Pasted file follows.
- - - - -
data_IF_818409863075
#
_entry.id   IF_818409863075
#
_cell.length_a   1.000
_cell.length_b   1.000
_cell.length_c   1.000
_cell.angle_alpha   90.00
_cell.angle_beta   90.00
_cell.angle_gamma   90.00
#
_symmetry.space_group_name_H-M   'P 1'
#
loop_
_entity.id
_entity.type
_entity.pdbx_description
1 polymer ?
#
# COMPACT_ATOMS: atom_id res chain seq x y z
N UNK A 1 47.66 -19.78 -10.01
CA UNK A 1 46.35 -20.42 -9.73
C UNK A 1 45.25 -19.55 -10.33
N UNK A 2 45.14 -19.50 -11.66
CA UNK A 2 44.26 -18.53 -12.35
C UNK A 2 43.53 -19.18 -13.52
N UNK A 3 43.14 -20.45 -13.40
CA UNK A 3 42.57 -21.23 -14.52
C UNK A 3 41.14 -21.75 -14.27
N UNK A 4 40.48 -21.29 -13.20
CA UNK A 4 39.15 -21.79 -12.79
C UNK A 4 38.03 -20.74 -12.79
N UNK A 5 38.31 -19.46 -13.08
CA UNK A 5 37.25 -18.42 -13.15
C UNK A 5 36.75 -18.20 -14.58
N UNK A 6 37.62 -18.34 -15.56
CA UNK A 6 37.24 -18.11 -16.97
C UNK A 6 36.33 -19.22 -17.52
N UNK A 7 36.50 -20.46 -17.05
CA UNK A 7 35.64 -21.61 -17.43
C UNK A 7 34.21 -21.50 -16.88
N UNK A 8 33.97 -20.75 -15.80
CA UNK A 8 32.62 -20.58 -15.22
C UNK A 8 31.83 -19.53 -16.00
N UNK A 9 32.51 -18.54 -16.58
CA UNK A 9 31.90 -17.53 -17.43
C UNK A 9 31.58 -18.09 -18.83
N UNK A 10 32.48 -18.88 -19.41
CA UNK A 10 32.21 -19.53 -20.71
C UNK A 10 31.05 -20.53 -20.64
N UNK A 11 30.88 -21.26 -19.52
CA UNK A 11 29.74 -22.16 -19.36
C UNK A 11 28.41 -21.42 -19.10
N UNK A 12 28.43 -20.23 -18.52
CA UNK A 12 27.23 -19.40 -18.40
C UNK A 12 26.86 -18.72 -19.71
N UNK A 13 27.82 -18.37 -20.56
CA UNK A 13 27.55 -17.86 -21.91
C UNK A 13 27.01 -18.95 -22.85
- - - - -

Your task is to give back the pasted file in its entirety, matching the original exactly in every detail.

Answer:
data_IF_818409863075
#
_entry.id   IF_818409863075
#
_cell.length_a   1.000
_cell.length_b   1.000
_cell.length_c   1.000
_cell.angle_alpha   90.00
_cell.angle_beta   90.00
_cell.angle_gamma   90.00
#
_symmetry.space_group_name_H-M   'P 1'
#
loop_
_entity.id
_entity.type
_entity.pdbx_description
1 polymer ?
#
# COMPACT_ATOMS: atom_id res chain seq x y z
N UNK A 1 47.66 -19.78 -10.01
CA UNK A 1 46.35 -20.42 -9.73
C UNK A 1 45.25 -19.55 -10.33
N UNK A 2 45.14 -19.50 -11.66
CA UNK A 2 44.26 -18.53 -12.35
C UNK A 2 43.53 -19.18 -13.52
N UNK A 3 43.14 -20.45 -13.40
CA UNK A 3 42.57 -21.23 -14.52
C UNK A 3 41.14 -21.75 -14.27
N UNK A 4 40.48 -21.29 -13.20
CA UNK A 4 39.15 -21.79 -12.79
C UNK A 4 38.03 -20.74 -12.79
N UNK A 5 38.31 -19.46 -13.08
CA UNK A 5 37.25 -18.42 -13.15
C UNK A 5 36.75 -18.20 -14.58
N UNK A 6 37.62 -18.34 -15.56
CA UNK A 6 37.24 -18.11 -16.97
C UNK A 6 36.33 -19.22 -17.52
N UNK A 7 36.50 -20.46 -17.05
CA UNK A 7 35.64 -21.61 -17.43
C UNK A 7 34.21 -21.50 -16.88
N UNK A 8 33.97 -20.75 -15.80
CA UNK A 8 32.62 -20.58 -15.22
C UNK A 8 31.83 -19.53 -16.00
N UNK A 9 32.51 -18.54 -16.58
CA UNK A 9 31.90 -17.53 -17.43
C UNK A 9 31.58 -18.09 -18.83
N UNK A 10 32.48 -18.88 -19.41
CA UNK A 10 32.21 -19.53 -20.71
C UNK A 10 31.05 -20.53 -20.64
N UNK A 11 30.88 -21.26 -19.52
CA UNK A 11 29.74 -22.16 -19.36
C UNK A 11 28.41 -21.42 -19.10
N UNK A 12 28.43 -20.23 -18.52
CA UNK A 12 27.23 -19.40 -18.40
C UNK A 12 26.86 -18.72 -19.71
N UNK A 13 27.82 -18.37 -20.56
CA UNK A 13 27.55 -17.86 -21.91
C UNK A 13 27.01 -18.95 -22.85